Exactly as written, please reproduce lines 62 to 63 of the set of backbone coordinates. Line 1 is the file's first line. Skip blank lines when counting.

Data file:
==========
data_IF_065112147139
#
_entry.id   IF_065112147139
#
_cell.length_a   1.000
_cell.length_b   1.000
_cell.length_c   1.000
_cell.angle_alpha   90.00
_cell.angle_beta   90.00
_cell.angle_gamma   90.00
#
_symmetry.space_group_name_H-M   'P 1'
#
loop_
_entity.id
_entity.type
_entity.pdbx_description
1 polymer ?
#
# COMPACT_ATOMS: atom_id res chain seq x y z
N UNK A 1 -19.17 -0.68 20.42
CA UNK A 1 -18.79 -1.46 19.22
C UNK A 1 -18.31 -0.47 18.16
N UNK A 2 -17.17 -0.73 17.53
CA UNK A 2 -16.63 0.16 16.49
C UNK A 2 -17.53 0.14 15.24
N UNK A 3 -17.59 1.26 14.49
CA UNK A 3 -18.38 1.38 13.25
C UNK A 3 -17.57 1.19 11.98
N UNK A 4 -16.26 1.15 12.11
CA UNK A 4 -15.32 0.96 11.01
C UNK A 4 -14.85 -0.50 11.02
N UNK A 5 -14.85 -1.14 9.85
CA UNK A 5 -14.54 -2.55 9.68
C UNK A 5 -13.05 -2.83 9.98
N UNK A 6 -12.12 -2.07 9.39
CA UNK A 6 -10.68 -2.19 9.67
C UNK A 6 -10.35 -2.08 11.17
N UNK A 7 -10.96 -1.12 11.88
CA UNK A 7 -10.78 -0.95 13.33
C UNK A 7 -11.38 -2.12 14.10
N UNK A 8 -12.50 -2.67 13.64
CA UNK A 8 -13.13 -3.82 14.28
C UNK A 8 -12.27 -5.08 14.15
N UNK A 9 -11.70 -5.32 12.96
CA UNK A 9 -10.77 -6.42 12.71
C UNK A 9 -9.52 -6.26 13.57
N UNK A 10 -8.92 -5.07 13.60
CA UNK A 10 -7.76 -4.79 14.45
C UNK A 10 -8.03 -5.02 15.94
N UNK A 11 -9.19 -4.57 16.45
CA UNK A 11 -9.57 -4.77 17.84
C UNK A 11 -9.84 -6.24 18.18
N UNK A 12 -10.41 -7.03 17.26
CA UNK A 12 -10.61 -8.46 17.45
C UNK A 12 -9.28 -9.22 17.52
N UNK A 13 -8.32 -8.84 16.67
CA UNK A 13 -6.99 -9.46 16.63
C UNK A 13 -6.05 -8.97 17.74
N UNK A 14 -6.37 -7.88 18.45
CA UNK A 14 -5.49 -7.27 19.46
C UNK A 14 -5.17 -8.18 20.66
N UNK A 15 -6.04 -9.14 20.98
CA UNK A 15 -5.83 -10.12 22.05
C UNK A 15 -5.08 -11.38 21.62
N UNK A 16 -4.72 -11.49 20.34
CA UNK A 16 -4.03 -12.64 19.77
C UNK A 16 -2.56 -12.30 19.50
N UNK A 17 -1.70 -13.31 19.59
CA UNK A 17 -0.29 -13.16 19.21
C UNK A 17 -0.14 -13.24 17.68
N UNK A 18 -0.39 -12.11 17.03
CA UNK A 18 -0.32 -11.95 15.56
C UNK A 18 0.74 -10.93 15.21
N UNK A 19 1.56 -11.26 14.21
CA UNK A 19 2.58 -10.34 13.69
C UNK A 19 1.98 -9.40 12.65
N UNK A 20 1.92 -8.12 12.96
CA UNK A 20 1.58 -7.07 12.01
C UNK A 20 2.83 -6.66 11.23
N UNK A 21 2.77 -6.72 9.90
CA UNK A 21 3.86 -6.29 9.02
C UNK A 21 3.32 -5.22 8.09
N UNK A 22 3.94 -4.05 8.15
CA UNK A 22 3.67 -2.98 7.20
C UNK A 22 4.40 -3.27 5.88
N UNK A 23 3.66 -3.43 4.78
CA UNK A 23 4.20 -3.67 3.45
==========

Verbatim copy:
C UNK A 14 -5.17 -8.18 20.66
N UNK A 15 -6.04 -9.14 20.98